What is so special about 30,000 hours?

I recently finished an interesting book in which it describes steady population growth of various cities throughout the world—Sumer, Mesopotamia, China, Paris, etc.—and how they grew to be so large. Yet 
not until the 19th century did any city in the world eclipse 1 million inhabitants. Prior to the vertical development possible in the industrial revolution, for thousands of years there was some natural barrier to the size of cities. They just couldn't break through it.

This got me thinking of an aviation barrier broken only by men and women able to use their opportunity, yet limited by some very structural constraints: career flight hours. 

You read about it in vignettes of any very old or not-as-old but retiring airline pilot: “he is an airline captain with type ratings in [insert type certificates here] and over 30,000 flight hours.”

It’s always 30,000 hours. But why?

I think that 30,000 is the natural barrier that is nearly impossible to break through in ones flying life. Unlike the advent of the skyscraper, it's not one that technology can overcome. Like a record-setting rushing or passing milestone, it is only one that can happen after an exceptionally long career and an exceptionally long time, probably even after one's first career is over as well. There are several reasons for this.

The first is just semantic. After a milestone like 30,000 comes 35,000 but saying "over thirty-five thousand hours" just doesn't roll off the tongue quite like "thirty thousand." As we'll see, hitting 40,000 hours is probably just not possible for all but the .01% of pilots. The round numbers win.

Then there are the practical barriers: such a pilot is highly unlikely even to know how many hours he has anymore, having stopped logging every single flight or day many years ago. After all, when you're a 787 captain, how many hours do you really need to log for that next rating? None. Zero. Zilch.

Then there are the legal issues: because probably the best way to accumulate flight time over the long term is as a Part 121 airline pilot, the statutory maximum 1,000 hours a year puts a very top limit on reaching that 40k mark. Let's break it down: assume a pilot graduates from an aviation school with 300 hours at age 22. They bust their tail flight instructing for a year before getting hired with a regional airline at age 24. In theory, this pilot could log 40,000 hours in his or her lifetime, but there are still more barriers to this.

In the 121 world pilots are incentivized for flying as little as possible while trying to maximize pay. When I got hired at my airline they told us a captain earned $700,000 the previous year. That is only possible by 1) seniority and 2) maximizing "soft" time: deadheads, premium pay, strategic bidding, and the like. I still don't know how that pilot got paid for over 2,000 hours of time in one year (and I sure would like to find out), but we can be sure that they only sat in the left seat for 1,000 of them.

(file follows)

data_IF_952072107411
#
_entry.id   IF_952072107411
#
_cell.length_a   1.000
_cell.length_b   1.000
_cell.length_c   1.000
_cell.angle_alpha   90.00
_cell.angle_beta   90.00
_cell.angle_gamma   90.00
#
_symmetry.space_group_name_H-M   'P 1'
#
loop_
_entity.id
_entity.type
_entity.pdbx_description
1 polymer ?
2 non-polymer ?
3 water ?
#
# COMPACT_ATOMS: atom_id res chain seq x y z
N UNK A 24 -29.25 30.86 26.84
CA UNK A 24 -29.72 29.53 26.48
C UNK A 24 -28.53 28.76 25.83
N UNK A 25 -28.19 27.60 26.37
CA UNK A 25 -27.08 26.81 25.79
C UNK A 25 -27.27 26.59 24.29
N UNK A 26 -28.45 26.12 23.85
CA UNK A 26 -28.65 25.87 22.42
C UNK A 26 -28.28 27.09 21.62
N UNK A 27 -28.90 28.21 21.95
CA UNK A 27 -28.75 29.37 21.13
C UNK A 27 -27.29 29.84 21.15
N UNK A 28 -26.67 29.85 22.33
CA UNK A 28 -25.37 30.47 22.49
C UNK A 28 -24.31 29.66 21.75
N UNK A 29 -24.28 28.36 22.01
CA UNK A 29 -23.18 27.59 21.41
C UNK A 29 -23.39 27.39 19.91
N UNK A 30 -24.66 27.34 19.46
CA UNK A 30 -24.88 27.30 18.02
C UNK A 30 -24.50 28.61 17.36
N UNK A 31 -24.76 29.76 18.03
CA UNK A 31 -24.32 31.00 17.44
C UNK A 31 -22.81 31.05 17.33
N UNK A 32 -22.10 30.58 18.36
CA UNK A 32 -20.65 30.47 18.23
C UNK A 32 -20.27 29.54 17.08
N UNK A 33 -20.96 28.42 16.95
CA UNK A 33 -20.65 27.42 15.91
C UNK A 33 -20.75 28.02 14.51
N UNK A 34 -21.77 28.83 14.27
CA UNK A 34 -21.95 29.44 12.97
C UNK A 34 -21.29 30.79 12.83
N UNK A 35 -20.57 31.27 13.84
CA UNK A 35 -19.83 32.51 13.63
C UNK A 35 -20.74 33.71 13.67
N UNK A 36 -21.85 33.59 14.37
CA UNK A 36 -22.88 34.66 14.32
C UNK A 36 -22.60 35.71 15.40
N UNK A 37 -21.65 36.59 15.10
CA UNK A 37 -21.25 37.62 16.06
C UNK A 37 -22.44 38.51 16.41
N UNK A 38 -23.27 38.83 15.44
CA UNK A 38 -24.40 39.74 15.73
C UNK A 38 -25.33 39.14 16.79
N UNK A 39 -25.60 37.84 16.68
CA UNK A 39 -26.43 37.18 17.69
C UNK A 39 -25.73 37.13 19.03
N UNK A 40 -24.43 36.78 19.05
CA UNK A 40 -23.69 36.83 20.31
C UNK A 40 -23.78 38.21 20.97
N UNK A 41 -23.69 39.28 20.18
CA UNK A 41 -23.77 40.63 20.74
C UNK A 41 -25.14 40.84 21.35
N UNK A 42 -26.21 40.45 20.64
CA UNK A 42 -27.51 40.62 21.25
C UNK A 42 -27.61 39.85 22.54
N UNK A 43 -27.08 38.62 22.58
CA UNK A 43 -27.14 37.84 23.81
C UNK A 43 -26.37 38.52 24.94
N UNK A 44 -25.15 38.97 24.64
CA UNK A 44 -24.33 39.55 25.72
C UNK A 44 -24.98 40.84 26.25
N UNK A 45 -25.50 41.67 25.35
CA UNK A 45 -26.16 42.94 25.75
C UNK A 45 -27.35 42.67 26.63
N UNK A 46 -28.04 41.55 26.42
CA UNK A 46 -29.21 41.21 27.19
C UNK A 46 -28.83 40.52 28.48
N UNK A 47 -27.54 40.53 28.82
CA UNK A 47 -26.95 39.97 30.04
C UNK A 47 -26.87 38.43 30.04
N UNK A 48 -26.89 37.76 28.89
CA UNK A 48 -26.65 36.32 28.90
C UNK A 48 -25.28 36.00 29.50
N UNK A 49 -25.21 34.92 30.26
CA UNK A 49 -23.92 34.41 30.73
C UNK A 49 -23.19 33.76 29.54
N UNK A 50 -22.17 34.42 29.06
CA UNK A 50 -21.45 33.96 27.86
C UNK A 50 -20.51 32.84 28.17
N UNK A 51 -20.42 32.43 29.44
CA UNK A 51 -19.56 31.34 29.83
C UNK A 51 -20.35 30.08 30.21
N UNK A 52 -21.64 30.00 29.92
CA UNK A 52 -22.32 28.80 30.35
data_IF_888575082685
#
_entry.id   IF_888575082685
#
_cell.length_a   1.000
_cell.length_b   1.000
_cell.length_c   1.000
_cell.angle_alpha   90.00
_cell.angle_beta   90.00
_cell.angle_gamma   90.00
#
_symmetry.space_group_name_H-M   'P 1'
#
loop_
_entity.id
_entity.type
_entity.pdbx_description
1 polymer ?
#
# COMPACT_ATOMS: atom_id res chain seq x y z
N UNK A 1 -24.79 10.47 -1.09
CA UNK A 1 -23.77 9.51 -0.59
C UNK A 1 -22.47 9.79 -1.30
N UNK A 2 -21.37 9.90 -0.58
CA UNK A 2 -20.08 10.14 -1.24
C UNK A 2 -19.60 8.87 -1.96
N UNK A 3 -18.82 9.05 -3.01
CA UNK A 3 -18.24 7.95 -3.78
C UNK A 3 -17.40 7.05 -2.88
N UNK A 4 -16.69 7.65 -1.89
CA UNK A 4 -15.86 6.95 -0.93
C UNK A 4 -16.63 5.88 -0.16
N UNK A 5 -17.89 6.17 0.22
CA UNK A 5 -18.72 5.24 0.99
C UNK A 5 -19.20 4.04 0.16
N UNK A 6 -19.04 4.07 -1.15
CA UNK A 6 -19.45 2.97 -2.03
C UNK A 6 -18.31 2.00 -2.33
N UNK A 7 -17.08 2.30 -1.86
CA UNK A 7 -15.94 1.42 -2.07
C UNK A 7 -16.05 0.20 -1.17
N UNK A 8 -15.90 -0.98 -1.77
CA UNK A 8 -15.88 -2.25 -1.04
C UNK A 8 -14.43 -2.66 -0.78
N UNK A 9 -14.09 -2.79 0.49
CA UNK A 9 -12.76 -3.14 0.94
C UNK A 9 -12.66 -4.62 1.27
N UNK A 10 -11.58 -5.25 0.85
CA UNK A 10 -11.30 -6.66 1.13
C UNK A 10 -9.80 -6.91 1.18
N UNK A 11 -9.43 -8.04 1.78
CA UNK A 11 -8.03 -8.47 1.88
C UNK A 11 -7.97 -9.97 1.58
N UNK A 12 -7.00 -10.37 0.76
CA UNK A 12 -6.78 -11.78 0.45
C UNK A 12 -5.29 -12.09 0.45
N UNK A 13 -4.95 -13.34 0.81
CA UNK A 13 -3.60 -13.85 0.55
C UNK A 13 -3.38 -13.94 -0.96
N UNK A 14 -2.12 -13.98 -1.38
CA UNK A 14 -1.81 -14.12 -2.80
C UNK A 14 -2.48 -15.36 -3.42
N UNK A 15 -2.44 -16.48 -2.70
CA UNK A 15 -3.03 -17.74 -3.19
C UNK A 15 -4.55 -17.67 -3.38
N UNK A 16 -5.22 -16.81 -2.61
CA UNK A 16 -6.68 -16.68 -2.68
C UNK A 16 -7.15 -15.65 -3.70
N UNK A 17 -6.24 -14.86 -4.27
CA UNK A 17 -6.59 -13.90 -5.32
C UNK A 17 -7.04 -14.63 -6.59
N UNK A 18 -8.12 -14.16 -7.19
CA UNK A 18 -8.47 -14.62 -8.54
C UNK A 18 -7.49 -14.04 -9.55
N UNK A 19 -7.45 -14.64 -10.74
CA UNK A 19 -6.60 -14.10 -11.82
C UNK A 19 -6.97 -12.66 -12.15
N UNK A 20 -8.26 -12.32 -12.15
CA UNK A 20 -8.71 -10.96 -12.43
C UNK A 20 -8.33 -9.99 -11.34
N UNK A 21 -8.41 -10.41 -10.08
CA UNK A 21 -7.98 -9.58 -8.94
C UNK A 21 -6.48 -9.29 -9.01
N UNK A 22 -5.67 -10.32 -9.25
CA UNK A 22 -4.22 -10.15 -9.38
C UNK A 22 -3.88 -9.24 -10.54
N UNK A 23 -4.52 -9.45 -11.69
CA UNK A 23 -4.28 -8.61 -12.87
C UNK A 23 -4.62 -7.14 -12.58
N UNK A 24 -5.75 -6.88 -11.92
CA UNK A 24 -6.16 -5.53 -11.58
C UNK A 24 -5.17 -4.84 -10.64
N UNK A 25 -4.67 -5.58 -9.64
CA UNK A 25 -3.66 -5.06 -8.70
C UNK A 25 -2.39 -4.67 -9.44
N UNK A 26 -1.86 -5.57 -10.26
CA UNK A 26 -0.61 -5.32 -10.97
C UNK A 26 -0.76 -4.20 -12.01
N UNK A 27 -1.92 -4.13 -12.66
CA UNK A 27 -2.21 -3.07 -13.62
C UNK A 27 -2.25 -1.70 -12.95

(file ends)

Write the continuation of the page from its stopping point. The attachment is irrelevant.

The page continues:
Furthermore, the likelihood of a pilot flying in a seat for a full 1,000 hours every year until age 65 is extraordinarily unlikely. That is over 83 hours of logged flight time per month for nearly forty years. There are again more barriers to this kind of schedule:
- the human body can't do that for four decades! I need a week off after 40-50 hours in two weeks and I'm not even 40
- one must take one's vacation time at some point, which only increases in quantity along with seniority
- sitting reserve faces every pilot at various points, and those years are simply not 1,000-hour years

Yet, there are those weirdos like me who may tire after a long week of flying for work but are nevertheless able to flip the switch at the end of the week and go fly for fun. It will always baffle my wife how this is even possible, but even though all flying is pleasurable, there is a difference between flying for work and flying for fun. There is ample room in my life for both, and I know that is one way in which many folks steadily keep logbook ticking up toward 40,000.

As an example, one of the most famous of the 40,000-hour club is well-known aviatrix Margaret Ringenberg, a former Women's Airforce Service Pilot (WASP), air racer, and earthrounder. Her bio catalogues 40,000 hours over a fifty-three year flying career, culminating with an around-the-world air race at the fresh young age of 72. Setting aside what a hoot it must be to aerial-Cannonball around the world, that's an average of two hours of flying every day for fifty-three years. Stunning, really.

So, with major kudos to the late Ms. Ringenberg, I just don't think 40,000 hours is an attainable goal for most of us humdrum pilots to break through to achieve; but it sure doesn't mean I won't try.


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